Plaintiff's claims arise out of Madera County Department of Corrections. Plaintiff is currently incarcerated at Calipatria State Prison, which is not a part of this action. The Court has no jurisdiction to enforce an injunction against a party not before it. Accordingly, the undersigned recommends that Plaintiff's motion be denied.

III. Failure To Obey A Court Order

Plaintiff has received numerous extensions of time to file a third amended complaint, but has failed to do so. There is no operative pleading in this action.

Local Rule 110 provides that "failure of counsel or of a party to comply with these Local Rules or with any order of the Court may be grounds for the imposition by the Court of any and all sanctions . . . within the inherent power of the Court." District courts have the inherent power to control their dockets and "in the exercise of that power, they may impose sanctions including, where appropriate . . . dismissal of a case." Thompson v. Housing Auth., 782 F.2d 829, 831 (9th Cir. 1986). A court may dismiss an action, with prejudice, based on a party's failure to prosecute an action, failure to obey a court order, or failure to comply with local rules. See, e.g., Ghazali v. Moran, 46 F.3d 52, 53-54 (9th Cir. 1995)(dismissal for noncompliance with local rule); Ferdik v. Bonzelet, 963 F.2d 1258, 1260-61 (9th Cir. 1992) (dismissal for failure to comply with an order requiring amendment of complaint); Carey v. King, 856 F.2d 1439, 1440-41 (9th Cir. 1988)(dismissal for failure to comply with local rule requiring pro se plaintiffs to keep court apprised of address); Malone v. U.S. Postal Service, 833 F.2d 128, 130 (9th Cir. 1987)(dismissal for failure to comply with court order); Henderson v. Duncan, 779 F.2d 1421, 1424 (9th Cir. 1986)(dismissal for failure to lack of prosecution and failure to comply with local rules).

In determining whether to dismiss an action for lack of prosecution, failure to obey a court order, or failure to comply with local rules, the court must consider several factors: (1) the public's interest in expeditious resolution of litigation; (2) the court's need to manage its docket; (3) the risk of prejudice to the defendants; (4) the public policy favoring disposition of cases on their merits; and (5) the availability of less drastic alternatives. Thompson, 782 F.2d at 831; Henderson, 779 F.2d at 1423-24; Malone, 833 F.2d at 130; Ferdik, 963 F.2d at 1260-61; Ghazali, 46 F.3d at 53.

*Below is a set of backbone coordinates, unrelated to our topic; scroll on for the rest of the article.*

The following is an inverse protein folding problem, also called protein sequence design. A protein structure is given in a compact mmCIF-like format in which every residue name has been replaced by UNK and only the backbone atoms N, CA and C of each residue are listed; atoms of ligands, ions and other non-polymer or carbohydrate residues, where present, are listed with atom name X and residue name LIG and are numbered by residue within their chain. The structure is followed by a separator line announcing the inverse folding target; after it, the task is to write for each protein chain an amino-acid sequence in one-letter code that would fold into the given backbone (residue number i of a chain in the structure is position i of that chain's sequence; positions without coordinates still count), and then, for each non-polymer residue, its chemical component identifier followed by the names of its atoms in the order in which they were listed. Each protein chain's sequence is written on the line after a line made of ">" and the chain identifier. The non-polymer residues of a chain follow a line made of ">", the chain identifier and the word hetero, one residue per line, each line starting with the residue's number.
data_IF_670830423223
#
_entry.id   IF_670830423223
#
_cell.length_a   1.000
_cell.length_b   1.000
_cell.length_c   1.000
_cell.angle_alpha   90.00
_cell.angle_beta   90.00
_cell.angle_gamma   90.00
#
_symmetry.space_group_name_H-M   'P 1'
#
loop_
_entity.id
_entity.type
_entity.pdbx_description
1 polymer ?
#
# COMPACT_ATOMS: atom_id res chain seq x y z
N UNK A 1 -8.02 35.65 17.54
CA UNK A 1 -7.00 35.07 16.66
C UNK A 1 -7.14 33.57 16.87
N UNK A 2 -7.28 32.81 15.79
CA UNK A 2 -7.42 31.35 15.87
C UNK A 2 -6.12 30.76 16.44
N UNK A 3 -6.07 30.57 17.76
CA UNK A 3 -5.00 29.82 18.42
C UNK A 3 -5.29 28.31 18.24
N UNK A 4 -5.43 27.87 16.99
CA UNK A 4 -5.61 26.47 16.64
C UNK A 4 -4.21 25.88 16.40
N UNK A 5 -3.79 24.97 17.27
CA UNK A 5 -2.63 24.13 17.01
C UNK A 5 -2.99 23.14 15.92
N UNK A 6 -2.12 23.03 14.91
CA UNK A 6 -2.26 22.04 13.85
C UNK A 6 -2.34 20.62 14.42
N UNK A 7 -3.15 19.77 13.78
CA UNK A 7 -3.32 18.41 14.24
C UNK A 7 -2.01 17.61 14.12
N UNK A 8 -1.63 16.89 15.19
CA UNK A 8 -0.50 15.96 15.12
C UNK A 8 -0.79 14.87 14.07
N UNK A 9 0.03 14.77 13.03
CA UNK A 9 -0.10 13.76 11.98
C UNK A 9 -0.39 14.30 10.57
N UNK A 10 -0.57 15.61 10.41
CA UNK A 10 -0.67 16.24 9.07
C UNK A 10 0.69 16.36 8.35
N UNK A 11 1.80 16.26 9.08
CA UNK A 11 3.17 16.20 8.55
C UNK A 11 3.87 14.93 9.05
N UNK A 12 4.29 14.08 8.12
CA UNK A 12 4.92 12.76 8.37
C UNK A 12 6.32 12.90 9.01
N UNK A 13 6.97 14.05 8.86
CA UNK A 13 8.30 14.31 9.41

In the instant case, the Court finds that the public's interest in expeditiously resolving this litigation and the court's interest in managing the docket weigh in favor of dismissal. Plaintiff has received numerous extensions of time, but has failed to file a third amended complaint in compliance with the Court's previous orders. The third factor, risk of prejudice to defendants, also weighs in favor of dismissal, since a presumption of injury arises from the occurrence of unreasonable delay in prosecuting an action. Anderson v. Air West, 542 F.2d 522, 524 (9th Cir. 1976). The fourth factor -- public policy favoring disposition of cases on their merits -- is greatly outweighed by the factors in favor of dismissal discussed herein. Finally, a court's warning to a party that his failure to obey the court's order will result in dismissal satisfies the "consideration of alternatives" requirement. Ferdik, 963 F.2d at 1262; Malone, 833 F.2d at 132-33; Henderson, 779 F.2d at 1424. Plaintiff was warned previously that failure to comply will result in a recommendation of dismissal of this action, and that no extensions of time would be granted. Accordingly, the undersigned recommends dismissal of this action for failure to obey a court order.

IV. Conclusion and Recommendation

Based on the foregoing, it is HEREBY RECOMMENDED that

1. Plaintiff's motions, filed September 14, 2010, and September 27, 2010, be DENIED; and

2. This action be DISMISSED with prejudice for failure to obey a court order. These Findings and Recommendations will be submitted to the United States District Judge assigned to the case, pursuant to the provisions of 28 U.S.C. § 636(b)(1). Within twenty-one (21) days after being served with these Findings and Recommendations, the plaintiff may file written objections with the Court. The document should be captioned "Objections to Magistrate Judge's Findings and Recommendations." The plaintiff is advised that failure to file objections within the specified time may waive the right to appeal the District Court's order. Martinez v. Ylst, 951 F.2d 1153 (9th Cir. 1991).